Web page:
A furious Storm

As I sit here playing with my brand spanking new BlackBerry Storm, I’m initially impressed.

Despite the negative reviews coming out of the US, I quite like this device. Sure, there are plenty of issues and it’s far from perfect, but there is a certain aura around BlackBerrys that means you can’t help but feel impressed.

One of the issues with this handset is its lack of Wi-Fi — these days, a relatively standard feature, especially on smartphones claiming to do everything except butter your toast in the morning.

RIM will tell you the lack of Wi-Fi is fine, as the Storm operates on a high-speed 3G network and thus you’ll always be connected. That excuse may be valid if your network coverage is excellent, but they seem to have forgotten, or rather, not even cared, that this isn’t the case in Australia.

Unfortunately, the Storm is exclusively sold through Vodafone for its entire shelf life in Australia. It was part of the deal that RIM struck in the US with Verizon Wireless. Vodafone owns 45 per cent of Verizon.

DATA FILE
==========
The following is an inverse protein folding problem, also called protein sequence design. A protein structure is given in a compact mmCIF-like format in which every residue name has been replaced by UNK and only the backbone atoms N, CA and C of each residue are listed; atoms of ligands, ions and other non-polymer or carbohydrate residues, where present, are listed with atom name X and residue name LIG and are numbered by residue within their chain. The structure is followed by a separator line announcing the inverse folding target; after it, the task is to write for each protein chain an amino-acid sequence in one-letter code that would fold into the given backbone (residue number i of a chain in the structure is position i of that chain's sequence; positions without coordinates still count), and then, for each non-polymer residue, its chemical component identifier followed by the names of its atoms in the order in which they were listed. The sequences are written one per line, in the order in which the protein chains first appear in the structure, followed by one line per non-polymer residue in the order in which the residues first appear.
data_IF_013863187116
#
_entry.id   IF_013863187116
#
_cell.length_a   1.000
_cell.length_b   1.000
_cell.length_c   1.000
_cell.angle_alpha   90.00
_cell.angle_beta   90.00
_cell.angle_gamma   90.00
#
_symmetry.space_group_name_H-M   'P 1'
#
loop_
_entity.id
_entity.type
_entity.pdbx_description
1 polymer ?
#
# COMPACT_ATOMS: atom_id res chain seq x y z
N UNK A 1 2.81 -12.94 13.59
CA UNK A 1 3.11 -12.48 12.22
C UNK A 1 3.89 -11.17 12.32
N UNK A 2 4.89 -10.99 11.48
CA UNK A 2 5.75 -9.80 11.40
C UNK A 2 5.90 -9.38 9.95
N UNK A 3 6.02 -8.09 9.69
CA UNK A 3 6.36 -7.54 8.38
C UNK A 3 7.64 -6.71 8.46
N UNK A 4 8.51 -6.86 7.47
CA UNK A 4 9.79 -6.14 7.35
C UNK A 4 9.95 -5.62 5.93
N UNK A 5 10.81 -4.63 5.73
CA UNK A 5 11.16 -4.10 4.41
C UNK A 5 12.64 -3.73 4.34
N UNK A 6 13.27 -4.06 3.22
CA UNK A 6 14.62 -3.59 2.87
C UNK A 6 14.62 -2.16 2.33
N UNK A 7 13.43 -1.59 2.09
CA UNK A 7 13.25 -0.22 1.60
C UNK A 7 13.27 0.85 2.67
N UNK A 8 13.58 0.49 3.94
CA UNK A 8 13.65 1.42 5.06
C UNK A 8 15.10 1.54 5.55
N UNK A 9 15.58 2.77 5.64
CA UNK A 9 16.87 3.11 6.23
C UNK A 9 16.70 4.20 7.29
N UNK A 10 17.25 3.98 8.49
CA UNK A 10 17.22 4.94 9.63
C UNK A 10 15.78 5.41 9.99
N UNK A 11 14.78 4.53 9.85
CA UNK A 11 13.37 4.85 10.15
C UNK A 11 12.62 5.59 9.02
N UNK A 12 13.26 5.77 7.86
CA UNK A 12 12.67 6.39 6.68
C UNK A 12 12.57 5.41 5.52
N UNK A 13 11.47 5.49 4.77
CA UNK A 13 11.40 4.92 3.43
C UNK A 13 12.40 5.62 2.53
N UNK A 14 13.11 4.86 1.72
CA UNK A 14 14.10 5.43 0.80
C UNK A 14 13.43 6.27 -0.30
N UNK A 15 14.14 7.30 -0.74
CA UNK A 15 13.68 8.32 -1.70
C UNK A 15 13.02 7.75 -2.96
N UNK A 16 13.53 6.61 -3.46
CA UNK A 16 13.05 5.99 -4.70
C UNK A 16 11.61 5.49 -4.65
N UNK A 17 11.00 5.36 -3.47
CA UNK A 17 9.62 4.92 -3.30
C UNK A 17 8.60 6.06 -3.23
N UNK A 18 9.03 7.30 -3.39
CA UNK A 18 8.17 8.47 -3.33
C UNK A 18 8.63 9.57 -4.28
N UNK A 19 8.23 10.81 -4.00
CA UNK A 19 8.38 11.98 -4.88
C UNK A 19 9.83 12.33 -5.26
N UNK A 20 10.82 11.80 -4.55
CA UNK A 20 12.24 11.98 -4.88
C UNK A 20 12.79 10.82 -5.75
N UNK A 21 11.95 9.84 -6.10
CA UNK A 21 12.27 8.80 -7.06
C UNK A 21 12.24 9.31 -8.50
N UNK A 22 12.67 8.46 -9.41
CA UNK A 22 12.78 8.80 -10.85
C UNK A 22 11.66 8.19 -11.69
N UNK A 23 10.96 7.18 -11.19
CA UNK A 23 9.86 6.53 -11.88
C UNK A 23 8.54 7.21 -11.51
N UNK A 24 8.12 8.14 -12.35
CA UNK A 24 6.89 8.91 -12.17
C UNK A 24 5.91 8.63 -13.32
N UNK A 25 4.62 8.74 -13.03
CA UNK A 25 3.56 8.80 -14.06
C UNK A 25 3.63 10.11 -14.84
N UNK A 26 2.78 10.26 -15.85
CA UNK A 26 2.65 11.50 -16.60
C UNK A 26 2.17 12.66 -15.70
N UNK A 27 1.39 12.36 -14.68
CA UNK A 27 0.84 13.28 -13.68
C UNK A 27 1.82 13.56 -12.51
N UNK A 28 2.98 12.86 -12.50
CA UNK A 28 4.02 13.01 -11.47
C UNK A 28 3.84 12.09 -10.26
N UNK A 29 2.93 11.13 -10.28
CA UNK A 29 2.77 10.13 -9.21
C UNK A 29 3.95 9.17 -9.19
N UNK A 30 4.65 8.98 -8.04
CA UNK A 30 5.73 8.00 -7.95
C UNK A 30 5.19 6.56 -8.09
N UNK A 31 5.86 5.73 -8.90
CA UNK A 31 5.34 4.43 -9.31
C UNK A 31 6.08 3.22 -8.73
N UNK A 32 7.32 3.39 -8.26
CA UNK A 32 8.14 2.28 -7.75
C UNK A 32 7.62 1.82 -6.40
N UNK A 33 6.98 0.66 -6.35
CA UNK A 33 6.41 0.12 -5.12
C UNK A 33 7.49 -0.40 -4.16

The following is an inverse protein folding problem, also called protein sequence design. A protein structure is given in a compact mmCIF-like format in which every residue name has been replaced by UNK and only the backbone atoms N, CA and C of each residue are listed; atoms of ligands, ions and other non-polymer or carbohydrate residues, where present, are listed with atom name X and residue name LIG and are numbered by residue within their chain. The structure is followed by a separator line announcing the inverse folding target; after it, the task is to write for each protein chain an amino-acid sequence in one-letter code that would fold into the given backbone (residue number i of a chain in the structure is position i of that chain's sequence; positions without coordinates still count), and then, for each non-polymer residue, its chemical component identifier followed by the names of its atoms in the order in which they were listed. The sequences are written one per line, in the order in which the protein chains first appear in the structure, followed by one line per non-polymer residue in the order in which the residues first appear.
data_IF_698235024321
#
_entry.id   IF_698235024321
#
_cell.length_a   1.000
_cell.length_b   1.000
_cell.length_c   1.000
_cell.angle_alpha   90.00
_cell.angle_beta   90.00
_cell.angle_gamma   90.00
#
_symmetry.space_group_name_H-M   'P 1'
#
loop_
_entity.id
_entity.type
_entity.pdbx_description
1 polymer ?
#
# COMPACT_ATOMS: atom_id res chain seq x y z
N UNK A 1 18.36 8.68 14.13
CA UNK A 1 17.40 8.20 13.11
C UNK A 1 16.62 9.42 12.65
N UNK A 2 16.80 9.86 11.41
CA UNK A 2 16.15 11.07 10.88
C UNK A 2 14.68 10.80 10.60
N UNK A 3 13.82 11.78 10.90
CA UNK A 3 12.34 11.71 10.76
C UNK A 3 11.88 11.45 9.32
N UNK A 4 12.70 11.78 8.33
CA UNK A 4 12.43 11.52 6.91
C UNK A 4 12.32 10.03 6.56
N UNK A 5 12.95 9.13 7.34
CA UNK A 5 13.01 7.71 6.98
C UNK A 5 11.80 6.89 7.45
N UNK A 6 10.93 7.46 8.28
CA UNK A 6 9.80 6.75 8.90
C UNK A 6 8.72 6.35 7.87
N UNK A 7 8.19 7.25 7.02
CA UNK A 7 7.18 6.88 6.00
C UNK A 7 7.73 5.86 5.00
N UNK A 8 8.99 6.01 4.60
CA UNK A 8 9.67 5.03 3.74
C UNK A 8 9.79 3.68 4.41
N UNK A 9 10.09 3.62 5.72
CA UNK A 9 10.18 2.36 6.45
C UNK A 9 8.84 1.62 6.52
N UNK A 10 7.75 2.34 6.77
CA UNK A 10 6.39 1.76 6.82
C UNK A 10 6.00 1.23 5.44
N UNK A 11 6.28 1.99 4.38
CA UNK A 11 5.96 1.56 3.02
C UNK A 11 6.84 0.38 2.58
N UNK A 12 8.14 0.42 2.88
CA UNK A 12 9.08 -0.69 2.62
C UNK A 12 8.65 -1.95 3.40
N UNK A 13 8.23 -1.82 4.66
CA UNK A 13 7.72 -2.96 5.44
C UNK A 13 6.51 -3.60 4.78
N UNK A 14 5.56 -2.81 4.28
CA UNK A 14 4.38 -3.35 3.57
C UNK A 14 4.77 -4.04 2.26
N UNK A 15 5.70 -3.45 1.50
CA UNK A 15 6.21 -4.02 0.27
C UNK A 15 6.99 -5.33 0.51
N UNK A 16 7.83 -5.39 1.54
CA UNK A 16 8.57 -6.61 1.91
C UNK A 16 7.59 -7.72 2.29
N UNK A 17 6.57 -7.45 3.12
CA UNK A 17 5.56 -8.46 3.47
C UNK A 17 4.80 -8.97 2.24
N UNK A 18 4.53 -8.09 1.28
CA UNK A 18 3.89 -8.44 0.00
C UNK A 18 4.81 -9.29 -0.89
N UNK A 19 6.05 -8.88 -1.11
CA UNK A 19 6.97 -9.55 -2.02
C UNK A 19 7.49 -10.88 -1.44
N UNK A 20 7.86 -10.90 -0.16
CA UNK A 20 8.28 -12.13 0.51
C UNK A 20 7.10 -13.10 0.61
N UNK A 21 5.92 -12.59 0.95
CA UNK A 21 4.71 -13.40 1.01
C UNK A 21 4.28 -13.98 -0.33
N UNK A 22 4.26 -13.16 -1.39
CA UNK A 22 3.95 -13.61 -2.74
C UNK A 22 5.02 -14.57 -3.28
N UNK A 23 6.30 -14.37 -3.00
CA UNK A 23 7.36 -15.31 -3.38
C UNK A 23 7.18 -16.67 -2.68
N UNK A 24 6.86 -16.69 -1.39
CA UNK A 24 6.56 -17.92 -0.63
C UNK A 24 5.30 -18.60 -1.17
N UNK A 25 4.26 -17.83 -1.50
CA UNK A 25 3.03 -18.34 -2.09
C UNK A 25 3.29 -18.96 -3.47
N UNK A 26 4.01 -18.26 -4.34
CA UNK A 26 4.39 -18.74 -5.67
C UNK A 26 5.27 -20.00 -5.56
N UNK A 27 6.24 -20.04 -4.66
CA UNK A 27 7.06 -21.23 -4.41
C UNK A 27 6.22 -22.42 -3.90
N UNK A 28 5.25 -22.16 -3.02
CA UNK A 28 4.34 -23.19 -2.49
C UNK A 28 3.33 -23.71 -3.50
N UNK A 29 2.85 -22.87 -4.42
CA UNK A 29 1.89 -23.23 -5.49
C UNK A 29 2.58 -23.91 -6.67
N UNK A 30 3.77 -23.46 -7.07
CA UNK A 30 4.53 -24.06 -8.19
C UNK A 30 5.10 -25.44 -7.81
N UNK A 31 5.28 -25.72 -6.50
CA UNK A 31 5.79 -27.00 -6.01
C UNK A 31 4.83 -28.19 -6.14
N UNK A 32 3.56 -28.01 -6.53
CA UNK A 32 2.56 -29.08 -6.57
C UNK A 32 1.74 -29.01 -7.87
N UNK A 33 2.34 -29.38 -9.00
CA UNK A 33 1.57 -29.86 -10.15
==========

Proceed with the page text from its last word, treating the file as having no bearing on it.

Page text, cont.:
What a catastrophe that in late 2008, I can barely get 3G reception at my house on the Vodafone network. So much for being connected.

This isn’t an attack on Vodafone — rather, it is just one of many examples of the poor standards of mobile Internet and broadband in this country.

After all, we’re the only country in the world that still has download “limits” on its broadband Internet plans.

And our leading telco recently suggested charging $39.95 a month for 200MB of data at speeds of 1Mbps — all on the new “high-speed” national broadband network.

Using the Storm, or any other mobile device for that matter, on a GPRS connection, is akin to using dial-up Internet in the age of broadband.

It is lunacy.

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Ross Catanzariti

Ross Catanzariti

PC World
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